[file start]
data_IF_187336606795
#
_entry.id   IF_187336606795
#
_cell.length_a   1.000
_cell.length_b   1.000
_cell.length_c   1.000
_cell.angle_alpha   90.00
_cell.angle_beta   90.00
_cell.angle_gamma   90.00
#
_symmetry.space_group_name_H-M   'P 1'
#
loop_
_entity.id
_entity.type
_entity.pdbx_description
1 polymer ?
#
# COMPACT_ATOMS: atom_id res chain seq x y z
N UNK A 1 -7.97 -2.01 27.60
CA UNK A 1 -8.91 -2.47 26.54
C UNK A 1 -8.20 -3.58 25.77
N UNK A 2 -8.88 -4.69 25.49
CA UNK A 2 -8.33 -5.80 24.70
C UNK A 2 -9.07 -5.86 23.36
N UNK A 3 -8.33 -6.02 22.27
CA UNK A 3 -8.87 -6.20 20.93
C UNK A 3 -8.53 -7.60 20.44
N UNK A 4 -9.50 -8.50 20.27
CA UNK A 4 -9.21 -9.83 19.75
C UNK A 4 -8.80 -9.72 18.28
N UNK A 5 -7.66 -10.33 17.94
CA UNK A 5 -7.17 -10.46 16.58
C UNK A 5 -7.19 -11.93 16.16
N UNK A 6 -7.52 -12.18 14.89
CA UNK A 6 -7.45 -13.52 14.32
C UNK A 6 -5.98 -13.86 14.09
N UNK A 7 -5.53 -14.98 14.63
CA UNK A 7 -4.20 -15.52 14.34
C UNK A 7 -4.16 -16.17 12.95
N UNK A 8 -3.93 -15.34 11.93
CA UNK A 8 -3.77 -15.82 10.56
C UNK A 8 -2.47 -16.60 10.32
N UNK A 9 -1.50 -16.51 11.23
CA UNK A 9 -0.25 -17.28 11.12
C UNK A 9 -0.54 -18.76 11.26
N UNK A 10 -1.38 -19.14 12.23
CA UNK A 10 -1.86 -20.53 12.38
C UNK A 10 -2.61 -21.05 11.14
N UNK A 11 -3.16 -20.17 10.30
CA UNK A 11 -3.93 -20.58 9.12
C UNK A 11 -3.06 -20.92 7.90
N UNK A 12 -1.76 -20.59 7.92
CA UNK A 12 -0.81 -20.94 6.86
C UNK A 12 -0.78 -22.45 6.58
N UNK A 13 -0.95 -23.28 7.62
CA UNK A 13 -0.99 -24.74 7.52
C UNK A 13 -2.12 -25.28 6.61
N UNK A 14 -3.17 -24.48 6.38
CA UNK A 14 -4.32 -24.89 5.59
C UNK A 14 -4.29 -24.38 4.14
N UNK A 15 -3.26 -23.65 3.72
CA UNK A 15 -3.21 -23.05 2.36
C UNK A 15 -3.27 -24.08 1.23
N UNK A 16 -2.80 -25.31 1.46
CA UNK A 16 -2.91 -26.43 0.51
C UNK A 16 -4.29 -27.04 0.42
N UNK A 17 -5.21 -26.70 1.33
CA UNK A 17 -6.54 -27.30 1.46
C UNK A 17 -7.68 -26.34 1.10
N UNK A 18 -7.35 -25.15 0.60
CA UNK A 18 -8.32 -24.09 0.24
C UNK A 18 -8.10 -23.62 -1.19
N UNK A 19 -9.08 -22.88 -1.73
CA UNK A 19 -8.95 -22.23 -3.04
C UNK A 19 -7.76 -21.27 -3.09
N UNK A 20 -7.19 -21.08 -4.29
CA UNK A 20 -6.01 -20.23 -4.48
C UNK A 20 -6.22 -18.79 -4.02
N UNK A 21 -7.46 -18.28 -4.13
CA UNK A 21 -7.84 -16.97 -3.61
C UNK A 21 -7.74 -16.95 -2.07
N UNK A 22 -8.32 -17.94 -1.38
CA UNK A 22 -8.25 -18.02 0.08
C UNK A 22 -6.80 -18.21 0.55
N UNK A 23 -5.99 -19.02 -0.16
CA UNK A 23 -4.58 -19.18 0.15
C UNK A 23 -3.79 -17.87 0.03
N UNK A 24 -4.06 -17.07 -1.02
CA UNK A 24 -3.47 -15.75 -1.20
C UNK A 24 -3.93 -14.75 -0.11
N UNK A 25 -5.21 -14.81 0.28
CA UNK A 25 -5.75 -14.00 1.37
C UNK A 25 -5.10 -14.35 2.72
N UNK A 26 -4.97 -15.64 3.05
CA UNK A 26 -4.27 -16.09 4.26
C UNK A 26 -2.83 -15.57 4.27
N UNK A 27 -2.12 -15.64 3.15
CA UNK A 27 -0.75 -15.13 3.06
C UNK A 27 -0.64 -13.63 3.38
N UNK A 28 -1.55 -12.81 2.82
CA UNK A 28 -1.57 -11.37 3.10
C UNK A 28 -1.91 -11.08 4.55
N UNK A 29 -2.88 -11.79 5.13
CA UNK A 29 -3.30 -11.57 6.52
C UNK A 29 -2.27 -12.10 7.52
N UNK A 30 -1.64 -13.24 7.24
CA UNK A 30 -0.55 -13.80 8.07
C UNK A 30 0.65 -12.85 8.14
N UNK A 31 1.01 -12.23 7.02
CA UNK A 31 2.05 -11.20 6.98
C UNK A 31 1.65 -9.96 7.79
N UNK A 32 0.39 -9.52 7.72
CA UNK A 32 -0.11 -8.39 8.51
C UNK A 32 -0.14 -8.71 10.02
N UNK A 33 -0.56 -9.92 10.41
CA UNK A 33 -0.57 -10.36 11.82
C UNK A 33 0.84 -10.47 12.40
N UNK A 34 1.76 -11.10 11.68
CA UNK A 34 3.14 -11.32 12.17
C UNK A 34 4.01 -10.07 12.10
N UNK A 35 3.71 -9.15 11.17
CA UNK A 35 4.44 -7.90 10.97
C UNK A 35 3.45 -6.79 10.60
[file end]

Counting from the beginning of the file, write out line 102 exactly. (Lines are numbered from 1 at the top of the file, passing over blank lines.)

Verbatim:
N UNK A 28 -1.55 -12.81 2.82